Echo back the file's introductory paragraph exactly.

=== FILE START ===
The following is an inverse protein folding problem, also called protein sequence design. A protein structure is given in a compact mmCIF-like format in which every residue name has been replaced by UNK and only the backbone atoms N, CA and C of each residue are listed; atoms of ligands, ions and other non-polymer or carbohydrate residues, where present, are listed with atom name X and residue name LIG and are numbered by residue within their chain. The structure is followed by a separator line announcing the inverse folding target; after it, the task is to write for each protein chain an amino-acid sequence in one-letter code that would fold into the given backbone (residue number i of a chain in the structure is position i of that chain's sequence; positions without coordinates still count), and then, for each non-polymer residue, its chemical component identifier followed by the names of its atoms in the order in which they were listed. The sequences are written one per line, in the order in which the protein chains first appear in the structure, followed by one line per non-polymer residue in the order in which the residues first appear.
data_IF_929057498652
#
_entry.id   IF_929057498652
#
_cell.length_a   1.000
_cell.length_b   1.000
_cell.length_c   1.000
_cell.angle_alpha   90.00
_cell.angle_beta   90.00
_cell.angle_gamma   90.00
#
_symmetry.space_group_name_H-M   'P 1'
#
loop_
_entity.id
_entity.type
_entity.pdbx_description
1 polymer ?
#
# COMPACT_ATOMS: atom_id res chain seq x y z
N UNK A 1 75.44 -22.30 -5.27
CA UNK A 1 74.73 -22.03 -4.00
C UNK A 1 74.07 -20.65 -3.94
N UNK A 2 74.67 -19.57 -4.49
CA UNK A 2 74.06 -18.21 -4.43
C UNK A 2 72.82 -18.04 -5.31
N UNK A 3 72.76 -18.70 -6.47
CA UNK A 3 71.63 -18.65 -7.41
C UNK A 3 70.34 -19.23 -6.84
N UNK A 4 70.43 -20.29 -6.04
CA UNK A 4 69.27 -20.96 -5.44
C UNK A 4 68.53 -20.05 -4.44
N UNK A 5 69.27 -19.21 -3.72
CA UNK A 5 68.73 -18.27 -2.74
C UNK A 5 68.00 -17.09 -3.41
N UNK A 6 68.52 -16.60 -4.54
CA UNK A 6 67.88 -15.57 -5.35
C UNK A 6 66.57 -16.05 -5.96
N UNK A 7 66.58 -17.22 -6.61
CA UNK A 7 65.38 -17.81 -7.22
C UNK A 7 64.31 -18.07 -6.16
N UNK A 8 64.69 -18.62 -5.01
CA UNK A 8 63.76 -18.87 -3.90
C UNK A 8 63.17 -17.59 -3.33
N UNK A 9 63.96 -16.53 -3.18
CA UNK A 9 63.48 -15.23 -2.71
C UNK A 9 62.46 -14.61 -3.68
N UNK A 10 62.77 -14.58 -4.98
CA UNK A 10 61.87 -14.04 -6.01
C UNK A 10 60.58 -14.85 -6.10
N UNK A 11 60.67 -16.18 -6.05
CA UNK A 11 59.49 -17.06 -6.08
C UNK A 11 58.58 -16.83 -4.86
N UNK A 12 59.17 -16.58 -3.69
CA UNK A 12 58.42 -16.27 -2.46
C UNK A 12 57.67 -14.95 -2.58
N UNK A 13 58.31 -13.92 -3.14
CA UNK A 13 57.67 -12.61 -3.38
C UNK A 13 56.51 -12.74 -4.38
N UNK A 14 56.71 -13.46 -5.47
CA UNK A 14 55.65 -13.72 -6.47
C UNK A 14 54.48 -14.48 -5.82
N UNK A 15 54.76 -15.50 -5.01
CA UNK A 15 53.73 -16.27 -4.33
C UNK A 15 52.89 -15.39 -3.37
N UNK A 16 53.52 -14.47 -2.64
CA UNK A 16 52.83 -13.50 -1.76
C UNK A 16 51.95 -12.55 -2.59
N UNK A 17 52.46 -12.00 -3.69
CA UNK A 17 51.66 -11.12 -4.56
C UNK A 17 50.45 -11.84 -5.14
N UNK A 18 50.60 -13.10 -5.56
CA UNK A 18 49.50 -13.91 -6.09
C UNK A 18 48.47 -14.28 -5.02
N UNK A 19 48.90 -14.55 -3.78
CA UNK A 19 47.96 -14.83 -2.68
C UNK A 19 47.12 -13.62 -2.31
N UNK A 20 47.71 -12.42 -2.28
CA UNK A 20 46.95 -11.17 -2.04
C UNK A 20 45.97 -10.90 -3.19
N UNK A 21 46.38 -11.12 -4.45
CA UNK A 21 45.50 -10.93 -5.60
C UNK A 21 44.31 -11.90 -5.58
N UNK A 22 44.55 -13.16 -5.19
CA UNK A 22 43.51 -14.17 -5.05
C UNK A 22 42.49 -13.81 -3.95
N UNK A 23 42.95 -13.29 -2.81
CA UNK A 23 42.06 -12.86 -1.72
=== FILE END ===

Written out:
The following is an inverse protein folding problem, also called protein sequence design. A protein structure is given in a compact mmCIF-like format in which every residue name has been replaced by UNK and only the backbone atoms N, CA and C of each residue are listed; atoms of ligands, ions and other non-polymer or carbohydrate residues, where present, are listed with atom name X and residue name LIG and are numbered by residue within their chain. The structure is followed by a separator line announcing the inverse folding target; after it, the task is to write for each protein chain an amino-acid sequence in one-letter code that would fold into the given backbone (residue number i of a chain in the structure is position i of that chain's sequence; positions without coordinates still count), and then, for each non-polymer residue, its chemical component identifier followed by the names of its atoms in the order in which they were listed. The sequences are written one per line, in the order in which the protein chains first appear in the structure, followed by one line per non-polymer residue in the order in which the residues first appear.